CANASTOTA, N.Y. -- Fran Duskiewicz’s biggest concern with the high-powered hurricane named Sandy bearing down on the Northeast was the Buckeye Pipeline.
By mid-afternoon yesterday, the senior executive vice president for the 86-store Nice ‘N Easy chain had not seen any storm-related activity in central New York but was expecting high winds and possibly scattered power outages.
“Our greatest concern is the shutdown of the Buckeye Pipeline, which brings most of our fuel here,” Duskiewicz told CSP Daily News. “How long will it be down and will our area go dry? We don’t have answers to those questions, and we’re not sure when we will.”
More than two-thirds of the East Coast’s refining capacity shut down yesterday ahead of Sandy, sending gasoline futures up more than 4% as operators braced for potentially damaging power outages and flooding, as reported in a Raymond James/CSP Daily News Flash.
With Sandy gaining strength as the vast storm turned westward toward New Jersey, Philadelphia Energy Solutions, Philadelphia, began the precautionary closure of key units at its 330,000 barrel-per-day (bpd) Philadelphia refinery, the biggest in the region, one source familiar with operations told Reuters. The reformer unit at the Point Breeze section is already shut.
Two other plants also moved toward a full shut-down: New York-based Hess Corp. said it was closing its 70,000-bpd refinery in Port Reading, N.J.; and Parsippany, N.J.-based PBF Energy’s 180,000-bpd Paulsboro plant in southern New Jersey, across the Delaware River from the Philadelphia area, was also shutting, a Reuters source said.
Together with the 238,000 barrels-per-day Bayway, N.J., refinery, which Houston-based Phillips 66 began shutting on Sunday evening, nearly 70% of the region’s capacity was on track to be idled. At least one other plant was running at reduced rates, a source said Sunday.
Oil traders were already factoring in a potential squeeze on fuel supplies. “This weather event is only likely to perpetuate strength in gasoline prices,” said oil analysts Harry Tchilinguirian and Gareth Lewis-Davies of Paris-based BNP Paribas in a research note.
Customers Stock up
At Wawa Inc., the Wawa, Pa.-based chain heeding evacuation orders where mandatory, but in a statement on its website Sunday night said it would try to keep as many stores as possible open during the storm.
“Wherever possible, as long as the safety of our customers and associates is not compromised, we will attempt to remain open in order to serve the community and the first responders who count on us during times of crisis,” the company said.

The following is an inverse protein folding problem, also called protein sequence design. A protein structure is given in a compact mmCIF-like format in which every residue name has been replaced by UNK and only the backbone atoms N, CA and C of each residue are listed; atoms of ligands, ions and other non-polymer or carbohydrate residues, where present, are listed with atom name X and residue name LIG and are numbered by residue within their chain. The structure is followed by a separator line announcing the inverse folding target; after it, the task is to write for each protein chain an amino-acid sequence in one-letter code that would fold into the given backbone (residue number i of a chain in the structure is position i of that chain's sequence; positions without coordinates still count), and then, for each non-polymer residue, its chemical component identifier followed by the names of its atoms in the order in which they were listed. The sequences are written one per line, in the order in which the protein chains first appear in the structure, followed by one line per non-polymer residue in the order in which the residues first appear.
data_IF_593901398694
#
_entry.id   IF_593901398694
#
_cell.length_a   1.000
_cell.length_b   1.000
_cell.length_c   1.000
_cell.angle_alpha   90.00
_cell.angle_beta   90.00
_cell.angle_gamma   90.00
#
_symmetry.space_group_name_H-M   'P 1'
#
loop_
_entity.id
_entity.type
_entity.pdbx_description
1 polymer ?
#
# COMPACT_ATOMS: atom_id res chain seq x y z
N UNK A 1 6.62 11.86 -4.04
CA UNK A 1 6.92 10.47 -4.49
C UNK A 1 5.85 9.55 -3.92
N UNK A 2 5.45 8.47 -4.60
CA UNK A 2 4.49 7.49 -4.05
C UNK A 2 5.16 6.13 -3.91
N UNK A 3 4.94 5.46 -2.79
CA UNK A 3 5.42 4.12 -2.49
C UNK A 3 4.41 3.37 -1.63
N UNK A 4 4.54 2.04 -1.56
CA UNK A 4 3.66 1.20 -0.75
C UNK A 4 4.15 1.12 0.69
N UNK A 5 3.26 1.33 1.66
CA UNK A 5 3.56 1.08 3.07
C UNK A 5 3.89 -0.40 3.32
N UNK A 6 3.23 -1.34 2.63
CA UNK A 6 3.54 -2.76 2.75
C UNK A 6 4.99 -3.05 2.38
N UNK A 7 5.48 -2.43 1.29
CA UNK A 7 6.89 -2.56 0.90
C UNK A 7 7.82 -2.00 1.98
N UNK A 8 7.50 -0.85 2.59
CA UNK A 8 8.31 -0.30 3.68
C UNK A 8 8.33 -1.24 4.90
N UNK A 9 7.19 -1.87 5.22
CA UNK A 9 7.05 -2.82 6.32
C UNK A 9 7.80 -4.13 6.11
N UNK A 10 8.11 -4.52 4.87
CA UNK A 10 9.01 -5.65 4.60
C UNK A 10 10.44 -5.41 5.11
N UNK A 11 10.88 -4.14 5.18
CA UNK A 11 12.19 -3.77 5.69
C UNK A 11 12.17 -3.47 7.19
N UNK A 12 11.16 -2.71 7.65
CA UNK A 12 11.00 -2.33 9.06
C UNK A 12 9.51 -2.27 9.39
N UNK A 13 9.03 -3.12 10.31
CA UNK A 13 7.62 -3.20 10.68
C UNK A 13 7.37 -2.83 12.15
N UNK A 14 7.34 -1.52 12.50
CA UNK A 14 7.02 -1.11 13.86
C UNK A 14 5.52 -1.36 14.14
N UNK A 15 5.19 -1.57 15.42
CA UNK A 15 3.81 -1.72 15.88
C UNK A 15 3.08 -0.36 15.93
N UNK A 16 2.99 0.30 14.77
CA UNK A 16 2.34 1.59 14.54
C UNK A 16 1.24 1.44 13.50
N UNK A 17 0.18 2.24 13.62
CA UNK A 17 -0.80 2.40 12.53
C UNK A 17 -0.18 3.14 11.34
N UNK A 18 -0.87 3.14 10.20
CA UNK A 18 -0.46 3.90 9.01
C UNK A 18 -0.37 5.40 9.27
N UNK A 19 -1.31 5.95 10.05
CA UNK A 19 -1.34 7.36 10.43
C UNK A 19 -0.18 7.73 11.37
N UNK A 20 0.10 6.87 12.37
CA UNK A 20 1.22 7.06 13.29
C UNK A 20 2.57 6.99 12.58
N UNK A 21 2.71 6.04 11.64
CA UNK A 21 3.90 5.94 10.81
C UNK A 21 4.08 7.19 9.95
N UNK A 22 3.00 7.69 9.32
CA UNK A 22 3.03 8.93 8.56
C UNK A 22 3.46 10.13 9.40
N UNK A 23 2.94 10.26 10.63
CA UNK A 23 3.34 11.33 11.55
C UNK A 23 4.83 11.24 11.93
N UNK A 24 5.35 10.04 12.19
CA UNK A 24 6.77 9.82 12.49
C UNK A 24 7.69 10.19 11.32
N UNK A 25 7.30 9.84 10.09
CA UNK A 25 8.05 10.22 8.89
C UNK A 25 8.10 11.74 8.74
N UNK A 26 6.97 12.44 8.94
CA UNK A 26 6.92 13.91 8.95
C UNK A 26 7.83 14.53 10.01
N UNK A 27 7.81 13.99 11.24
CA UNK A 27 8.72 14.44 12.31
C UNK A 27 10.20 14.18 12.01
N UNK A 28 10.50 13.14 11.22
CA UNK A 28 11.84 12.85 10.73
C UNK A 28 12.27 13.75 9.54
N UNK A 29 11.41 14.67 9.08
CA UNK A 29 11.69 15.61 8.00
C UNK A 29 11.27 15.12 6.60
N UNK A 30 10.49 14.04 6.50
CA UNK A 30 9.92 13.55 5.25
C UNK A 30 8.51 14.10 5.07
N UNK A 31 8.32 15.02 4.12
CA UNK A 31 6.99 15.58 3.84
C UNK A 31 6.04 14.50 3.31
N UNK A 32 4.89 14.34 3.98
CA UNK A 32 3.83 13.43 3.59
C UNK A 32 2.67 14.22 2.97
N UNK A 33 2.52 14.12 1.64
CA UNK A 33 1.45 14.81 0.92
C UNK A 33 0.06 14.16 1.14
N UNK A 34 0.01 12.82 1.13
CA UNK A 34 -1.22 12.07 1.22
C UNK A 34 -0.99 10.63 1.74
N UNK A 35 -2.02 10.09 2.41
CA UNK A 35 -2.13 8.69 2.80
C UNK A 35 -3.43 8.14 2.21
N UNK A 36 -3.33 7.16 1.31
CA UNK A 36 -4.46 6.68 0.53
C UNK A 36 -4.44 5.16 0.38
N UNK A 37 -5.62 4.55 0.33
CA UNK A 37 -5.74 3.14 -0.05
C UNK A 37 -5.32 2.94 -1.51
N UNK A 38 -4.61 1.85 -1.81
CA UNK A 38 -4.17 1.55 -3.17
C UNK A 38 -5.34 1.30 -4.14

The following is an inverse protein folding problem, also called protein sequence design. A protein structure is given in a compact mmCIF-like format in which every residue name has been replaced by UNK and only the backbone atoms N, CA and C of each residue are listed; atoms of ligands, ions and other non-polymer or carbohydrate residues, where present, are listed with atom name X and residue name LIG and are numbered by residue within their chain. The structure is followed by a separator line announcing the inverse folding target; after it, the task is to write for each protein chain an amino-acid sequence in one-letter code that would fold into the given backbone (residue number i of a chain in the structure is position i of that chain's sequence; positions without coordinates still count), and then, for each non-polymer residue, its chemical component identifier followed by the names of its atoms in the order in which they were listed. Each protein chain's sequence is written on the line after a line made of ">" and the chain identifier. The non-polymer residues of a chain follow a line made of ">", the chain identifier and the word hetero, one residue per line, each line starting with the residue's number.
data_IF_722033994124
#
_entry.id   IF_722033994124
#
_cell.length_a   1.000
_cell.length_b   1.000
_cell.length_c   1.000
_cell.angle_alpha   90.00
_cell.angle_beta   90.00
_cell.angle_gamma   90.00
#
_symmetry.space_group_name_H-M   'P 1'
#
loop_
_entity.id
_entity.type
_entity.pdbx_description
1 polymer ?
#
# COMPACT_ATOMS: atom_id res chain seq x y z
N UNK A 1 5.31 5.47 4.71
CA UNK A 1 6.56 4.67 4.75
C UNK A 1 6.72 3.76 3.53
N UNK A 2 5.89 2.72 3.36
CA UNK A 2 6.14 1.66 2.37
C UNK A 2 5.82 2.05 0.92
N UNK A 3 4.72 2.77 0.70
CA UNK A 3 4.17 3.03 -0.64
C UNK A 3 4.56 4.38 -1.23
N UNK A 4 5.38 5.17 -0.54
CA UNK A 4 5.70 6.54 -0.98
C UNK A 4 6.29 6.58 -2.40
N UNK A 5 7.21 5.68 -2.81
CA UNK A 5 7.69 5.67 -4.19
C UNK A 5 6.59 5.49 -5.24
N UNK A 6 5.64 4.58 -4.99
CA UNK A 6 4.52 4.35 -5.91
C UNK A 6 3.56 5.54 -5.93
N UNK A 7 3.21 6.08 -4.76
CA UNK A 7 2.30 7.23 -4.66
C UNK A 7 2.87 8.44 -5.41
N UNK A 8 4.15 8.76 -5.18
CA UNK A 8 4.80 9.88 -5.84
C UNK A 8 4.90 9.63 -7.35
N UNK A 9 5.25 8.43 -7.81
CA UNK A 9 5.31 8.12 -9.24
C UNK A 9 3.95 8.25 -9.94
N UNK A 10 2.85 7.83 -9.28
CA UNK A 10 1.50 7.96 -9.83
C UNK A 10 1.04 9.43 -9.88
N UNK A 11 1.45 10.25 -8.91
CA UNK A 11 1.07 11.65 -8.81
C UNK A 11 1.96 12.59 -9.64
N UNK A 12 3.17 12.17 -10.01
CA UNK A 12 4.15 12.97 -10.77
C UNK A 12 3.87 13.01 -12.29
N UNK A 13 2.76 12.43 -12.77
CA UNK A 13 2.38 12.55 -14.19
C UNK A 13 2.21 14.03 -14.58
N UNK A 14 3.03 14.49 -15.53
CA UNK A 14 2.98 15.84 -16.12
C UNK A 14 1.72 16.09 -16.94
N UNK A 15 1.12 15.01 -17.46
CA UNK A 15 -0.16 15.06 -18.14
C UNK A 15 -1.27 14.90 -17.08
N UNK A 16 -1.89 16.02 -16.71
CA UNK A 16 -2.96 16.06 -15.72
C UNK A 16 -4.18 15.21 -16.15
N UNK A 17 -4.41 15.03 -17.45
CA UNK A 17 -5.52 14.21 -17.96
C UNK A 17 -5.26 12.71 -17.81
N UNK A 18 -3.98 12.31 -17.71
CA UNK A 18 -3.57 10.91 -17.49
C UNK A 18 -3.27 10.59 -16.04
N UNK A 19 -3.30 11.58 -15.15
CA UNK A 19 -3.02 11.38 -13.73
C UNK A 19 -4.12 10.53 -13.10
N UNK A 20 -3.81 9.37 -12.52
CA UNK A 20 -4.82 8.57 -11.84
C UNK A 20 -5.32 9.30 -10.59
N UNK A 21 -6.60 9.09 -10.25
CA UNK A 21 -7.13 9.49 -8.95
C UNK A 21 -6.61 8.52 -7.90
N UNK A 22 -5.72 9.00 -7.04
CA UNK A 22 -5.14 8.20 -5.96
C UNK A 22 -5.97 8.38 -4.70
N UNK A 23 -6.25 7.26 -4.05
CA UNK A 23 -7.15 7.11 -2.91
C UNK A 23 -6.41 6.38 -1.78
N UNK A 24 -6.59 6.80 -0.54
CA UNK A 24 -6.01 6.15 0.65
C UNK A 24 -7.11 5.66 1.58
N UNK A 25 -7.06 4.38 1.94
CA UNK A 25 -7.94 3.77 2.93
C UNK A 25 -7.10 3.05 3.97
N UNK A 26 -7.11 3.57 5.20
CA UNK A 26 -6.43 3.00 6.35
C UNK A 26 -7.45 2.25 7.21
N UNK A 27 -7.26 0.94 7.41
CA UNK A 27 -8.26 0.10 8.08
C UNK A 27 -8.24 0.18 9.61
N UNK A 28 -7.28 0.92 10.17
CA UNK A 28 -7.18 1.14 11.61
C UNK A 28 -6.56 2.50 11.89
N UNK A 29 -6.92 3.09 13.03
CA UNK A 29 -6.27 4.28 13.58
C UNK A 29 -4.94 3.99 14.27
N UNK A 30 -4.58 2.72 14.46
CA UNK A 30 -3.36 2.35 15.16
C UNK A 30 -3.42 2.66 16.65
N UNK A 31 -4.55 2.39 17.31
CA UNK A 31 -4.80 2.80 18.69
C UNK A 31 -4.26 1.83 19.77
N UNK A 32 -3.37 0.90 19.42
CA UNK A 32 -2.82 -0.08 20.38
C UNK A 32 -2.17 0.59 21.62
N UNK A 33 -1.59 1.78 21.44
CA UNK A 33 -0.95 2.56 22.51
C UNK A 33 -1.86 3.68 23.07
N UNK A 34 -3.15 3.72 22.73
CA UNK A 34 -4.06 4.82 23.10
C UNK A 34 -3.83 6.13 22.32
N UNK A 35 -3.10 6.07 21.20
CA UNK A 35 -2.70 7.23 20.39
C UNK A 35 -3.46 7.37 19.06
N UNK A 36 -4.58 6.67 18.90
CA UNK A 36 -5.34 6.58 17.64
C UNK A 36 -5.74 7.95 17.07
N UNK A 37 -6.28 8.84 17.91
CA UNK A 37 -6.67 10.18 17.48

The company closed several of its stores in southern New Jersey, Delaware and Maryland due to area evacuations.
Residents continued to shop all weekend to buy last-minute items to prepare for possible power outages. At Quick Chek in Hopatcong, N.J., c-store employee Rachel Politte told the Hopatcong-Sparta Patch that the c-store had “record setting” sales with the amount of cash that came in and the 30,000 gallons of gas they went through. As of 9 p.m. Sunday night, Politte said the store was completely out of regular gas.
The store, like many in the affected areas, also sold out of bottled water. “It’s been steady, very busy,” Politte said. “A lot of people are very panic-struck.”
Sparta, N.J., resident Sydna Spancake told the Patch she was buying several gallons of water and non-perishable food items in case of another long power outage such as the one she experienced during Hurricane Irene. More than 500,000 Northeast residents were already without power yesterday afternoon, according to numerous reports.
Experts are concerned that Sandy could have a devastating impact on the east coast, especially New Jersey where it’s slated to hit Monmouth and Ocean counties directly, according to the RedBank-Shrewsberry Patch. Heavy rains, average winds of around 30 miles per hour with gusts as high as 80 m.p.h., as well as a full-moon tide, could lead to tidal flooding like nothing the region has seen before.
Keeping an Eye on Fuel
Meanwhile, Connecticut Gov. Dannel P. Malloy asked a task force preparing for the hurricane to ensure that fuel suppliers are fully supplied in the state to avoid shortages, according to the Associated Press.
Eugene A. Guilford Jr., president of the Independent Connecticut Petroleum Association, told AP that 1 million drivers arrived at 1,400 gas stations within a few days of the storm. He said the number is about three times the normal demand, creating inevitable spot shortages in Connecticut. Shortages have also been reported in Massachusetts and New Jersey.
Guilford said his goal is for fuel outage to be temporary, with gas stations resupplied each day.
Michael Fox, executive director of the Gasoline & Automotive Service Dealers of America told the Connecticut Post that a spike in demand and impacts from flooding that delay resupplies could cause a major inconvenience for motorists for several days.
The storm comes as low inventories of refined products, especially distillates and heating oil, have stirred concerns of potential price spikes during the winter heating season, Reuters reported.
The precautionary refinery closures are more widespread than during Hurricane Irene in August 2011, when only Bayway--nicknamed the “gasoline machine” because of its key role supplying motor fuel to the New York City area--was completely shut down.
While refiners escaped any serious damage during that hurricane, many fear Sandy’s massive storm surge--forecast to be as high as 11 feet--could breach plant defenses and cause damaging flooding, which can sometimes take weeks to repair. Abrupt power outages can also damage refinery equipment.
Sandy, which was expected to hit land Monday night or early Tuesday and potentially the widest storm ever to hit the area, grew slightly stronger overnight Sunday, with wind speeds up to 85 miles per hour. Tropical storm-force winds extended as far as 485 miles from the center.